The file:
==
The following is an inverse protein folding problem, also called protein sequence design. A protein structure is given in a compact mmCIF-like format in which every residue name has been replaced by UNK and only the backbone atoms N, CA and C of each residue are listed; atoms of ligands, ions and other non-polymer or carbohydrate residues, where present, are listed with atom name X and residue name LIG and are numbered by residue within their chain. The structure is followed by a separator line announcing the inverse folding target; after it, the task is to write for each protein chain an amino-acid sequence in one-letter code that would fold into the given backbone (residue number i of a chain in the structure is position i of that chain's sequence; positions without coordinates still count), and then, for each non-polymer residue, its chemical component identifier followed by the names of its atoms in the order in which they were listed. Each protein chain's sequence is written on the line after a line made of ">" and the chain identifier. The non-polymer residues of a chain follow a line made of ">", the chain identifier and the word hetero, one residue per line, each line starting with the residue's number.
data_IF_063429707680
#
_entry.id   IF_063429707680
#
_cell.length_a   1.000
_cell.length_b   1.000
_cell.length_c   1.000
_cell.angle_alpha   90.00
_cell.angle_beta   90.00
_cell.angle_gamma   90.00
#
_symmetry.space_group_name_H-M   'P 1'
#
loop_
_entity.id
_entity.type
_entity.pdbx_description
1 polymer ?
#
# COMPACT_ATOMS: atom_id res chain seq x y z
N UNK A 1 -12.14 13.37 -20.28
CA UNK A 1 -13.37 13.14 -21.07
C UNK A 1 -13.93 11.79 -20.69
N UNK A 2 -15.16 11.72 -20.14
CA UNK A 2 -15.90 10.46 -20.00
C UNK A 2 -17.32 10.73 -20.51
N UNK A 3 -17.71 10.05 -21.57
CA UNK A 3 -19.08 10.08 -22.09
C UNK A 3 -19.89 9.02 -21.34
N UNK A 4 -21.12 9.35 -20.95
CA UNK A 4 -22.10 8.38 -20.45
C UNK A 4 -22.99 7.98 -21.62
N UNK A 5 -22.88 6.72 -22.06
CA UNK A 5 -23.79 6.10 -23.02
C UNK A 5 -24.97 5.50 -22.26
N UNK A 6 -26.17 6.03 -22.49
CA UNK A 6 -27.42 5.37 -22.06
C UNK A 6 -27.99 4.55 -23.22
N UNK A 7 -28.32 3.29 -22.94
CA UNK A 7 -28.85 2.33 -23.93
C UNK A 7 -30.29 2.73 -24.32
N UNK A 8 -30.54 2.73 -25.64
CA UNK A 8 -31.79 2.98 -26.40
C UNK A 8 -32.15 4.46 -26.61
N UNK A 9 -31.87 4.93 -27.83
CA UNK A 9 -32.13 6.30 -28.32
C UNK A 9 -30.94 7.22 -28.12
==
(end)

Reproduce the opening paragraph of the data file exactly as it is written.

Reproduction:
The following is an inverse protein folding problem, also called protein sequence design. A protein structure is given in a compact mmCIF-like format in which every residue name has been replaced by UNK and only the backbone atoms N, CA and C of each residue are listed; atoms of ligands, ions and other non-polymer or carbohydrate residues, where present, are listed with atom name X and residue name LIG and are numbered by residue within their chain. The structure is followed by a separator line announcing the inverse folding target; after it, the task is to write for each protein chain an amino-acid sequence in one-letter code that would fold into the given backbone (residue number i of a chain in the structure is position i of that chain's sequence; positions without coordinates still count), and then, for each non-polymer residue, its chemical component identifier followed by the names of its atoms in the order in which they were listed. Each protein chain's sequence is written on the line after a line made of ">" and the chain identifier. The non-polymer residues of a chain follow a line made of ">", the chain identifier and the word hetero, one residue per line, each line starting with the residue's number.